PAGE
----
A UN report into the bloodshed along the Israeli-Lebanon border on Nakba Day, has slammed the Israeli army for using unnecessary force when firing on protesters, a newspaper said on Wednesday.
The report was released by UN Secretary General Ban Ki-moon this week and passed on to the 15 members of the Security Council, with a copy also passed on to Israel's left-leaning Haaretz newspaper.
The study focuses on the events of May 15 when thousands of Palestinian refugees in Lebanon marched on the Israeli border in a show of mass mourning over the creation of the Jewish state, known in Arabic as the Nakba, or "catastrophe."
As the protesters tried to scale the fence, Israeli troops opened fire, killing seven and injuring 111, the report said.
Another four people were killed and scores injured along the Syrian front line with the Israeli-occupied Golan Heights, but the report, which was based on the findings of an investigation by the UN peacekeeping force in south Lebanon (UNIFIL), focuses solely on the Lebanese-Israeli confrontation.
The report found that Israeli troops "used direct live fire against unarmed demonstrators" and urged the army to avoid doing so in situations where there was no immediate threat to life.
"Other than firing initial warning shots, the Israel Defence Forces did not use conventional crowd control methods or any other method than lethal weapons against the demonstrators," it says, describing the use of live ammunition as disproportionate.
"The firing of live ammunition... against the demonstrators, which resulted in the loss of civilian life and a significant number of casualties, constituted a violation of resolution 1701 (2006) and was not commensurate to the threat to Israeli soldiers," it said of the resolution which ended the 2006 war between Israel and Hezbollah.
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In his concluding remarks, Ban urges the Israeli military to act only with the level of force appropriate to the threat facing its troops.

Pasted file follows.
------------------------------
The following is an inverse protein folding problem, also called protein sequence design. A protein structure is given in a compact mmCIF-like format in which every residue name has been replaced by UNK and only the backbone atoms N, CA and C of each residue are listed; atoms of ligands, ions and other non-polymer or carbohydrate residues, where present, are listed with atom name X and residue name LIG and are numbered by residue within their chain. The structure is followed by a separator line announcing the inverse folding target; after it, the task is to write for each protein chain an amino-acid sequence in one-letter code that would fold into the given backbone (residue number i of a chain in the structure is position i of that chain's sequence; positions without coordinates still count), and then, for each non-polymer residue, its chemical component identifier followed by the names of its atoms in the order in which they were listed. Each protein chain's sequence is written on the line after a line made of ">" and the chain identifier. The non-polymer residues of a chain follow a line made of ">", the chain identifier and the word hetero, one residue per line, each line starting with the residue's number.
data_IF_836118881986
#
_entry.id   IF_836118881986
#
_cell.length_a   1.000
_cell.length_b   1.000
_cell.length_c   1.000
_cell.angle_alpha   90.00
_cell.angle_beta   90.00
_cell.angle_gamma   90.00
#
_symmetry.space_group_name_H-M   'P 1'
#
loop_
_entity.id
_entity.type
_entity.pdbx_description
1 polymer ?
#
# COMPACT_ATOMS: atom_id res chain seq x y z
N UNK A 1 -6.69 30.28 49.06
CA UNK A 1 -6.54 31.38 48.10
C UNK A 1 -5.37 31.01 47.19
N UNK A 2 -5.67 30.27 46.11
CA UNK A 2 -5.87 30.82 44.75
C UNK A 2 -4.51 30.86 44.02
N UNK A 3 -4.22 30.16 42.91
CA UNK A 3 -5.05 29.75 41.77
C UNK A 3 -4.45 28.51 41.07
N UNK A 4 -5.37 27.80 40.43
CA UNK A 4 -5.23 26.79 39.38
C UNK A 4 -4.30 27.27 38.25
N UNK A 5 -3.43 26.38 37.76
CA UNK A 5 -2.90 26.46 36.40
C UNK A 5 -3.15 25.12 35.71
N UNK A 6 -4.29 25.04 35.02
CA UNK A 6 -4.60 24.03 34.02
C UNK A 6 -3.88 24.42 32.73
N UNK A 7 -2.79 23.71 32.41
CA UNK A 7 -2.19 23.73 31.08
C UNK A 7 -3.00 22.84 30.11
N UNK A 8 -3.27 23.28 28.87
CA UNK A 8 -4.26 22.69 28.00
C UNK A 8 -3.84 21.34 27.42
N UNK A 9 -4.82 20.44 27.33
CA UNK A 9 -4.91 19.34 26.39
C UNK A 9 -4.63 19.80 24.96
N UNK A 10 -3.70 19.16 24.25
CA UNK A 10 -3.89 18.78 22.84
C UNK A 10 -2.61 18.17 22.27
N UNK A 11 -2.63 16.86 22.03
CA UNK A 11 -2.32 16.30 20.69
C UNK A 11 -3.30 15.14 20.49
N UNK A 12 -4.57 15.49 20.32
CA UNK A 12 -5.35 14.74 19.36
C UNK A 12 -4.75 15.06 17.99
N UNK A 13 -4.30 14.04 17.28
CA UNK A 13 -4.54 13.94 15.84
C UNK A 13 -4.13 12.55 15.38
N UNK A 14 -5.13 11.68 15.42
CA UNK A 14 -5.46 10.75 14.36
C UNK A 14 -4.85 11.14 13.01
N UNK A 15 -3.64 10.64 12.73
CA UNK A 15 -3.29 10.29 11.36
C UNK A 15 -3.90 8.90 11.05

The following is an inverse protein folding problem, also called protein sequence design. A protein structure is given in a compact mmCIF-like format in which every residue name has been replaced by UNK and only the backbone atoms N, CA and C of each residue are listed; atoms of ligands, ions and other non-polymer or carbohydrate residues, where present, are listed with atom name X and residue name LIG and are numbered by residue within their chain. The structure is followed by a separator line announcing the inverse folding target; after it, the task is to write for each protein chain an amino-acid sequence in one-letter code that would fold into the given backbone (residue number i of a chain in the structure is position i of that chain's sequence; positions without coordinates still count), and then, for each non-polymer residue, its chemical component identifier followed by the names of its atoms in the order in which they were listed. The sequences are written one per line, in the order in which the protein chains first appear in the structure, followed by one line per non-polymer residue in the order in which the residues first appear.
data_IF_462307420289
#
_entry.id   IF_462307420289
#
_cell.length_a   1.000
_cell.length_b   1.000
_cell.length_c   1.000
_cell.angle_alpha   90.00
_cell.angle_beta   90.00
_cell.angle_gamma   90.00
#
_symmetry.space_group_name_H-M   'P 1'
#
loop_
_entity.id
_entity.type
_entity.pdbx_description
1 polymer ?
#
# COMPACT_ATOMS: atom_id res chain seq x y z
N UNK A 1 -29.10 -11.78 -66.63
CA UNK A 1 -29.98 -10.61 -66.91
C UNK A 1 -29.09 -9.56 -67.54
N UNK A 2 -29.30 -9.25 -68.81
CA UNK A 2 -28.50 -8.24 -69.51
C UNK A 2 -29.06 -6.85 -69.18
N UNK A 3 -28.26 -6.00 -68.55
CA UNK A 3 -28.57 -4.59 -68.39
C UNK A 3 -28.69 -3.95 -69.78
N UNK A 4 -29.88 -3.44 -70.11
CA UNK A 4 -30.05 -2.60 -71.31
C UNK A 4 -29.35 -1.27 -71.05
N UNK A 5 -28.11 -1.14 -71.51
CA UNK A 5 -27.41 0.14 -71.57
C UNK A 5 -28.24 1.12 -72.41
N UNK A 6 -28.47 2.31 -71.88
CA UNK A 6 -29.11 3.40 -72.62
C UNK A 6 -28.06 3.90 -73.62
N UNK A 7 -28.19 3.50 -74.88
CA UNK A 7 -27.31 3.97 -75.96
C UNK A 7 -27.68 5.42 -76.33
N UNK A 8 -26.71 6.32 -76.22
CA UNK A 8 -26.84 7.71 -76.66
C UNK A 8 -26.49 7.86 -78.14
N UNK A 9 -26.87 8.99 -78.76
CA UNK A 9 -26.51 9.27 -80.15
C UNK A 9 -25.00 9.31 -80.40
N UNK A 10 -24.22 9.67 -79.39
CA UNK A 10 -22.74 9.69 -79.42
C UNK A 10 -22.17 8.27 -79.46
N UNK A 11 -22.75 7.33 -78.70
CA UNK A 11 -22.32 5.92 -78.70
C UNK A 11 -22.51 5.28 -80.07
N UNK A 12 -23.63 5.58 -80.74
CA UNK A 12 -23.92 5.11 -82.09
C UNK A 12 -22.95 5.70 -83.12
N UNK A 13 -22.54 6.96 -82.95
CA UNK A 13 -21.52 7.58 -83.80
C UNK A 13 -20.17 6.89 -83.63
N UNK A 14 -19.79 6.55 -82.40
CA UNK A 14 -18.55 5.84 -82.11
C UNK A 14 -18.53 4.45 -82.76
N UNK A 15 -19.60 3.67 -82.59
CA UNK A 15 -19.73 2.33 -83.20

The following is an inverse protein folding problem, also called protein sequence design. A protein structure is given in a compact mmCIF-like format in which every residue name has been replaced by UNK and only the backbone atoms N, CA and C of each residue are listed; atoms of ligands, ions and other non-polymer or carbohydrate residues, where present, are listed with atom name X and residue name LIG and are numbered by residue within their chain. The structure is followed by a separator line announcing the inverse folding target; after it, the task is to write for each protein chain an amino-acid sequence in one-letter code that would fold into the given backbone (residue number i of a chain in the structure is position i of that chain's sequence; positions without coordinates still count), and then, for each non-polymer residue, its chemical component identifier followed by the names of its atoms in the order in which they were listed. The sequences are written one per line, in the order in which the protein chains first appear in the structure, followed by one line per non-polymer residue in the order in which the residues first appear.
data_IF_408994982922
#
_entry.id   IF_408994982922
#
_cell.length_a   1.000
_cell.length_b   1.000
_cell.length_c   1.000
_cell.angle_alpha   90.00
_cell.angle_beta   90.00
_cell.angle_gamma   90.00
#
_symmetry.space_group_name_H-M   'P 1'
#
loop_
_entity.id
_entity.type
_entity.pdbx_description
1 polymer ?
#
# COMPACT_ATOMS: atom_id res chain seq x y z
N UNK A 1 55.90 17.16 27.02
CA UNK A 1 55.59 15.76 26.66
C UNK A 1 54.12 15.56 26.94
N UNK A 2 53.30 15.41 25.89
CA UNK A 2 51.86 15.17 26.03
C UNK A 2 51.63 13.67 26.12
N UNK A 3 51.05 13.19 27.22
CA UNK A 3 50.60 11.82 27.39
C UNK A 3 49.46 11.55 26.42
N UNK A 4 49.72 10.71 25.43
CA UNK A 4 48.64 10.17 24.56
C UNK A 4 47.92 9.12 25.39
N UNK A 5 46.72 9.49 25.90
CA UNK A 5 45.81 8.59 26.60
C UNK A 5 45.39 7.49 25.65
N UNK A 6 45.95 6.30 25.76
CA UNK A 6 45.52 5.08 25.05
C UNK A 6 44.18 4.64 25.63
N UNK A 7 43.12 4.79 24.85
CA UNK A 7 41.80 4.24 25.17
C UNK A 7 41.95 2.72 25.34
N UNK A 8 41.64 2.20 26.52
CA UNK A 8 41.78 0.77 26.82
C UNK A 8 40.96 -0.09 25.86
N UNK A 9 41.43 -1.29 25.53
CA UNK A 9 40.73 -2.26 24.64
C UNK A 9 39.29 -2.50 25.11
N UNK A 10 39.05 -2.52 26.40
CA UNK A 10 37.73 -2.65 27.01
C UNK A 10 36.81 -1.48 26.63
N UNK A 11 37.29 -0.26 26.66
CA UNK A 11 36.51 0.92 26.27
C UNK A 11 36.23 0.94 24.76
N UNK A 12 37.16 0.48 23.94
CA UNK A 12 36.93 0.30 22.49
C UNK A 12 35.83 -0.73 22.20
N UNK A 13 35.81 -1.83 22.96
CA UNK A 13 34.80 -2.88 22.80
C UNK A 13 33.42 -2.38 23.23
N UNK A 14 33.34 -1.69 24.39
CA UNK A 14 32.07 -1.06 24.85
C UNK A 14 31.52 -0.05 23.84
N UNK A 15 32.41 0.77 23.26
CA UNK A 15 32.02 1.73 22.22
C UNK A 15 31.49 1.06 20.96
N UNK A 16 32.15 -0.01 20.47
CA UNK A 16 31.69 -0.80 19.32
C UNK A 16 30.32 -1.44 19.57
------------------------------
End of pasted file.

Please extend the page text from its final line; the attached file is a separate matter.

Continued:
"I call on the Israel Defence Forces to refrain from responding with live fire in such situations, except where clearly required in immediate self-defence," he writes.
The paper said Israel was furious with the UN's special coordinator for Lebanon, Michael Williams, who reportedly wrote the report, and had cut all ties with him, cancelling a visit he was supposed to make in the coming weeks.
Yigal Palmor, a spokesman for Israel's foreign ministry, refused to comment on the allegations in the report, although he did allude to remarks made by the UN coordinator following Nakba Day, which reportedly placed the blame for the entire confrontation on Israel.
"He made remarks following the events (of May 15) which did not help calm the situation," Palmor said, without elaborating.
Williams's office in Beirut had no immediate comment on the report, although in the wake of the complaint Lebanon filed a complaint with the UN Security Council over the attack, urging the organisation to "pressure Israel to end its aggressive and provocative policies."
Although the lion's share of criticism was reserved for the Israel army, the report also noted it was the Palestinian demonstrators who started the confrontation by throwing stones and firebombs at the troops.
It acknowledged that Lebanon's powerful Hezbollah militia group, which is sworn to Israel's destruction, was involved in organising the rallies, Haaretz said.